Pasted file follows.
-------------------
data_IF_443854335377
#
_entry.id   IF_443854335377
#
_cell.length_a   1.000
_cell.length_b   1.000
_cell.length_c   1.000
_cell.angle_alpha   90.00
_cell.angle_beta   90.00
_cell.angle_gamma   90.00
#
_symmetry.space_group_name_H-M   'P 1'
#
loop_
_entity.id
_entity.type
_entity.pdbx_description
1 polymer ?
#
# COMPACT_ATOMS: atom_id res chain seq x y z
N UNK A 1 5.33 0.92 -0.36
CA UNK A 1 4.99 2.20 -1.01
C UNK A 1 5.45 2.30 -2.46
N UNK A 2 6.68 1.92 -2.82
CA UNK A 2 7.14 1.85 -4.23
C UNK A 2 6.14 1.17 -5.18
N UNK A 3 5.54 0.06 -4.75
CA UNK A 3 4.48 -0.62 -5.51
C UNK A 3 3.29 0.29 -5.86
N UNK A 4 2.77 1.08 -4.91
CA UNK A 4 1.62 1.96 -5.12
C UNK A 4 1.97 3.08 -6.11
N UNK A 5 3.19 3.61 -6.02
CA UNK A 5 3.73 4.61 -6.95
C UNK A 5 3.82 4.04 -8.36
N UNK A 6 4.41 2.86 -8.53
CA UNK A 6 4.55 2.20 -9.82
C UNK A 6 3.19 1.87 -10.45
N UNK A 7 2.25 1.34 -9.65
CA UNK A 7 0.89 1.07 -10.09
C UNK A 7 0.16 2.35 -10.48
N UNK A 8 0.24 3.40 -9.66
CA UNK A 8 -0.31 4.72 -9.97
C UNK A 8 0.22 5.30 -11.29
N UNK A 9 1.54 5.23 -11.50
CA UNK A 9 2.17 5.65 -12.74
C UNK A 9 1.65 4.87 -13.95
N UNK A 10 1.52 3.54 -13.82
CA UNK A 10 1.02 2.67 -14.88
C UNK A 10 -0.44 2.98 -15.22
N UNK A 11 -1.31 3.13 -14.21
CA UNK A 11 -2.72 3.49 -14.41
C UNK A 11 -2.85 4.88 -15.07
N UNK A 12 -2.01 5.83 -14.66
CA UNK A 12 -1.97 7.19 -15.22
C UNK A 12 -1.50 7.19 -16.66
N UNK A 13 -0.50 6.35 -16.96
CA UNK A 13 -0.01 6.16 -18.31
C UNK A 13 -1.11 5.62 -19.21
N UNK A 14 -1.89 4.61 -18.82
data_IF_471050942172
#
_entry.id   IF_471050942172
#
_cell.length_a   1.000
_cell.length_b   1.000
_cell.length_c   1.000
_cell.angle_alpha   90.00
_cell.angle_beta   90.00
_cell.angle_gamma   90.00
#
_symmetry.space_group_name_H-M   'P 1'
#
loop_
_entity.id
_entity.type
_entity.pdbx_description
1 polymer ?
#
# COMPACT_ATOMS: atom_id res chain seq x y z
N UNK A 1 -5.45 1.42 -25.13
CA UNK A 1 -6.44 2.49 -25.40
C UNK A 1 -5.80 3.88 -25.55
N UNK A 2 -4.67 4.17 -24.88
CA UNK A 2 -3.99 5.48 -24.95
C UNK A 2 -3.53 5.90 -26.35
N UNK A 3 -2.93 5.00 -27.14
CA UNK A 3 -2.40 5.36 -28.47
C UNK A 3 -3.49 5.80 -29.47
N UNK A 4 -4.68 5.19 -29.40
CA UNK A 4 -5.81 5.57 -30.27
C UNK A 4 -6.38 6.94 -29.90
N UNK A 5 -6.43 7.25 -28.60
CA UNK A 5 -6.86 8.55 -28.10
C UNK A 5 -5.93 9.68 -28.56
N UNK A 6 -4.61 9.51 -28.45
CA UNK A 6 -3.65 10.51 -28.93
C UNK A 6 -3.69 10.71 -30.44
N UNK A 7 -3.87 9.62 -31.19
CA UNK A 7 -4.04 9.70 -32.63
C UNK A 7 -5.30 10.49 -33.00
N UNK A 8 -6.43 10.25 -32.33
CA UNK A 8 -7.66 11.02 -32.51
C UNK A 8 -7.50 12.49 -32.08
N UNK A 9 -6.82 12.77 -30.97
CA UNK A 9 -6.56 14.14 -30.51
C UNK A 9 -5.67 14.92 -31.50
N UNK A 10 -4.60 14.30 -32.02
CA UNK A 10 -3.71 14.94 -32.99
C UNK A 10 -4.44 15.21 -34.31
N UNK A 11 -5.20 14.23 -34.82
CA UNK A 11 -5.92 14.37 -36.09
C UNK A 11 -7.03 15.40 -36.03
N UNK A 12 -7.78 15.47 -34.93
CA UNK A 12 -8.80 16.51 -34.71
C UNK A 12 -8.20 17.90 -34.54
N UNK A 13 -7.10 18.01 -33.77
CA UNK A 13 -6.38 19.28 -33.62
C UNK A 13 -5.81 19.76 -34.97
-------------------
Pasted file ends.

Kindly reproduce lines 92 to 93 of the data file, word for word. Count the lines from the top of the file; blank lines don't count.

C UNK A 4 -6.38 6.94 -29.90
N UNK A 5 -6.43 7.25 -28.60